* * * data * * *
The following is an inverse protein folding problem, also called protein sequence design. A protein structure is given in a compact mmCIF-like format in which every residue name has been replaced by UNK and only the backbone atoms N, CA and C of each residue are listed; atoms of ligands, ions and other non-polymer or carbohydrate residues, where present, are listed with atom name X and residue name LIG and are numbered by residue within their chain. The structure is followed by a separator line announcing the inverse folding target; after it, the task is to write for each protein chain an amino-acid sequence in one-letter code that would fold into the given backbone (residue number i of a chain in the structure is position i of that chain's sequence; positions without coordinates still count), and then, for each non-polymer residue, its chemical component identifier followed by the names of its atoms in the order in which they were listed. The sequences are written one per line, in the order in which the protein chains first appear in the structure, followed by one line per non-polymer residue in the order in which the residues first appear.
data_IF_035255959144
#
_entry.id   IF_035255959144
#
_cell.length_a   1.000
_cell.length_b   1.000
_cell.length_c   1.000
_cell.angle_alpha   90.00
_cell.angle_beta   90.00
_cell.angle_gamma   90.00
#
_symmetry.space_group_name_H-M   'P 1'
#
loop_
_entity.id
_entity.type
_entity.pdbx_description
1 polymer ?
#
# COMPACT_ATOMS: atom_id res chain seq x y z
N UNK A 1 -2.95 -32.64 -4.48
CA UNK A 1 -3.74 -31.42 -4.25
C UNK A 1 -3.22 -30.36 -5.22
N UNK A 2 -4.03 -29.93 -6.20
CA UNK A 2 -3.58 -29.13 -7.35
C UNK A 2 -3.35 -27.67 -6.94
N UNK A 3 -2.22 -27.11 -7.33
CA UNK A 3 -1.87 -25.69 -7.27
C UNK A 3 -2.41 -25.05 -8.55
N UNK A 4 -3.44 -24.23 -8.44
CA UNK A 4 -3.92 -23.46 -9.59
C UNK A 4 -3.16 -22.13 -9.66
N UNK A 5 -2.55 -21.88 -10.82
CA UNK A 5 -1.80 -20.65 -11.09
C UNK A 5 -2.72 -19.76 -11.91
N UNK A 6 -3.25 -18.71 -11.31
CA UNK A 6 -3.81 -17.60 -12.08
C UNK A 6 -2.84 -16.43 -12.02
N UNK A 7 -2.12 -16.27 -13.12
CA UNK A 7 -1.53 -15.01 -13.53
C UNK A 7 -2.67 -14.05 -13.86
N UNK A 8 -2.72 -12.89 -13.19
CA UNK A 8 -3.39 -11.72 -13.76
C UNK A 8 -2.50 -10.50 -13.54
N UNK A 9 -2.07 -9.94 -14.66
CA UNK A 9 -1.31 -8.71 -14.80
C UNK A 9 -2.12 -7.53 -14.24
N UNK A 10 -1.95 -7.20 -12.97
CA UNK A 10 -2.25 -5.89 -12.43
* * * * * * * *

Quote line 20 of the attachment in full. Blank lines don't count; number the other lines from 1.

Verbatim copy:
#